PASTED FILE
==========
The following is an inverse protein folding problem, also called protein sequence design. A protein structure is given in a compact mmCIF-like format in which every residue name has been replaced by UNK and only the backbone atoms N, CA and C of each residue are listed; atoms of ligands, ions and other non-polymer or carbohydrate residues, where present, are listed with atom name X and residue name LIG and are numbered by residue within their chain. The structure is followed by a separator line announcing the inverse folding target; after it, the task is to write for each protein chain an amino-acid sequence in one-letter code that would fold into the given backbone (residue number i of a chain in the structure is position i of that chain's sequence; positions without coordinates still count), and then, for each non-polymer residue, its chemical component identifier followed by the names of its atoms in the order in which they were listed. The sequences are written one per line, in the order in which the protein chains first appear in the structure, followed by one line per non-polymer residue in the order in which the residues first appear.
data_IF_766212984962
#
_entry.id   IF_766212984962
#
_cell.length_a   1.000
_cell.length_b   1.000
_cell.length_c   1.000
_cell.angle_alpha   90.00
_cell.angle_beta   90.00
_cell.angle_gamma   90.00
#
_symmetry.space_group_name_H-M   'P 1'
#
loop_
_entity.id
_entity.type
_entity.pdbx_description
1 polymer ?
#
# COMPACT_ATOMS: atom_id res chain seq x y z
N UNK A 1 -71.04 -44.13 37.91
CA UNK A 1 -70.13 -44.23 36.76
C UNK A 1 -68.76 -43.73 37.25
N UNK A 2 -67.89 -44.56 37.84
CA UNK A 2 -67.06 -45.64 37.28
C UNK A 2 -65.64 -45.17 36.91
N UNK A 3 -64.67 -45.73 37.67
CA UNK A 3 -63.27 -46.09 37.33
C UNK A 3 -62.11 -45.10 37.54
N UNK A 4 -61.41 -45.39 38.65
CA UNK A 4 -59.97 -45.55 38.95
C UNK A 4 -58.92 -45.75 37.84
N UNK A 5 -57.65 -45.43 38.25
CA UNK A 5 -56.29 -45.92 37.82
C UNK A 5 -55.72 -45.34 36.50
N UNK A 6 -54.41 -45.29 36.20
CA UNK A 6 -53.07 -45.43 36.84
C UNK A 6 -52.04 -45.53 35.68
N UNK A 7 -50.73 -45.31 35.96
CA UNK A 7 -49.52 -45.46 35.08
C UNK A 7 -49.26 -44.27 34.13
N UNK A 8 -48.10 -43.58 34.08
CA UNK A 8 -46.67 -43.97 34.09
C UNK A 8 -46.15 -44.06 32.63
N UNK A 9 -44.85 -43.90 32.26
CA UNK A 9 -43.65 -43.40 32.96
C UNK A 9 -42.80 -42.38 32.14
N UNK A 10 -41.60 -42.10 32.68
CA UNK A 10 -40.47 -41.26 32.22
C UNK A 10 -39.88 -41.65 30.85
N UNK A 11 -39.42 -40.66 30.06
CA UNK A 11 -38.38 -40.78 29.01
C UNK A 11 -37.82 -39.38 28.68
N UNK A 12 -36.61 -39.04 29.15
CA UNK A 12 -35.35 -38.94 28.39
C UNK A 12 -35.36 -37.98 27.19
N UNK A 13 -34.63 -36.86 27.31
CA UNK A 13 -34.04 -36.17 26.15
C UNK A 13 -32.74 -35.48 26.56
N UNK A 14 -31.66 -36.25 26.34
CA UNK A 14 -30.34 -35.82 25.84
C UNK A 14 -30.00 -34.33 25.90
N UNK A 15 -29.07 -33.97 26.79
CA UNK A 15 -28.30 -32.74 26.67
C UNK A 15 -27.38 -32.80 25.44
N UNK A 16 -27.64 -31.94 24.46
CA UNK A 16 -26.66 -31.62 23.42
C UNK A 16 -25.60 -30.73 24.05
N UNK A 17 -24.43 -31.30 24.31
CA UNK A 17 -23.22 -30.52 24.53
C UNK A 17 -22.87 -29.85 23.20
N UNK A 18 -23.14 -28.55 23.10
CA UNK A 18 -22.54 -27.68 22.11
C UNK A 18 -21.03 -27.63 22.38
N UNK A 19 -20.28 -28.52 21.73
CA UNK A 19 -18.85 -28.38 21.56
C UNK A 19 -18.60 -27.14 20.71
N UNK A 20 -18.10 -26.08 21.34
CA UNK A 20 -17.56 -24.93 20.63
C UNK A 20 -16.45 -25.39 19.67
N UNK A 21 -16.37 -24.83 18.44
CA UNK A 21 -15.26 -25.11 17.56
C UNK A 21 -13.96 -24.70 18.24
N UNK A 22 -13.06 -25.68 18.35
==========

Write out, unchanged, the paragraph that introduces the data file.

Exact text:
The following is an inverse protein folding problem, also called protein sequence design. A protein structure is given in a compact mmCIF-like format in which every residue name has been replaced by UNK and only the backbone atoms N, CA and C of each residue are listed; atoms of ligands, ions and other non-polymer or carbohydrate residues, where present, are listed with atom name X and residue name LIG and are numbered by residue within their chain. The structure is followed by a separator line announcing the inverse folding target; after it, the task is to write for each protein chain an amino-acid sequence in one-letter code that would fold into the given backbone (residue number i of a chain in the structure is position i of that chain's sequence; positions without coordinates still count), and then, for each non-polymer residue, its chemical component identifier followed by the names of its atoms in the order in which they were listed. The sequences are written one per line, in the order in which the protein chains first appear in the structure, followed by one line per non-polymer residue in the order in which the residues first appear.